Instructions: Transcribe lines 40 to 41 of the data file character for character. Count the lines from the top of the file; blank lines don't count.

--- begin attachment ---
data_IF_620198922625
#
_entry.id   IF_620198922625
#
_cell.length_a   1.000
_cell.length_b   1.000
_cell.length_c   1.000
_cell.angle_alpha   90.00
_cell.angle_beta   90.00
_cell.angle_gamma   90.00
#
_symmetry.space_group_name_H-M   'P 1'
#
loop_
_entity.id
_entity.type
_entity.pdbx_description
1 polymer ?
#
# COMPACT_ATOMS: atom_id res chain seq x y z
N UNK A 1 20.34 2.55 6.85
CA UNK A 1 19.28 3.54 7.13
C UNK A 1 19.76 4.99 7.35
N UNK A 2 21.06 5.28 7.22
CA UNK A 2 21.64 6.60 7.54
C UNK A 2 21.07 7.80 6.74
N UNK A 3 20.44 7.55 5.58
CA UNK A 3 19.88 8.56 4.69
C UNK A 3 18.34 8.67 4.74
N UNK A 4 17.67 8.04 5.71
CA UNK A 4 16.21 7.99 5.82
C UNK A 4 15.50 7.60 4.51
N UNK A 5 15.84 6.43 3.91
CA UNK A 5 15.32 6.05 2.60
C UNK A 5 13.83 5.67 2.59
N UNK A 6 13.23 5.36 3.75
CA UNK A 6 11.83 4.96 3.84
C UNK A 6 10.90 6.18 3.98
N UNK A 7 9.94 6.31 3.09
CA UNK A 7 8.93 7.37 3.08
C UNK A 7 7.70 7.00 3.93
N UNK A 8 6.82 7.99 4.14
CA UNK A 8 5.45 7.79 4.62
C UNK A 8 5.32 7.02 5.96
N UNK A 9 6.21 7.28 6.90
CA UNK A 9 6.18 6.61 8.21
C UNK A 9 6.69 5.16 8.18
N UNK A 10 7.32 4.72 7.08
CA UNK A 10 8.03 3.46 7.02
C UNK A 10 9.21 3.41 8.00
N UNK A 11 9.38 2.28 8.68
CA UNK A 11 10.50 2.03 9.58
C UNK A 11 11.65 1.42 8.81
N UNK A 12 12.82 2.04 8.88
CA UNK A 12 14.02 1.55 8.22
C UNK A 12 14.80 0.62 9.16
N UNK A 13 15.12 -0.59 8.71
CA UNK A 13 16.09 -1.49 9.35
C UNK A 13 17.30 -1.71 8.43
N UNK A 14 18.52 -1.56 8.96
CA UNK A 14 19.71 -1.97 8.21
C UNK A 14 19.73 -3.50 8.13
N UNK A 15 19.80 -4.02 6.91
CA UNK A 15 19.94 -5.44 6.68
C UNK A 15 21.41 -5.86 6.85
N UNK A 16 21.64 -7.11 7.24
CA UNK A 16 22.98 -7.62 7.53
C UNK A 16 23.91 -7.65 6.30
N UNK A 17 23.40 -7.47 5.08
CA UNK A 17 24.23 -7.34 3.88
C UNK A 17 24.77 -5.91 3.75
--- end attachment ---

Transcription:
CA UNK A 7 8.93 7.37 3.08
C UNK A 7 7.70 7.00 3.93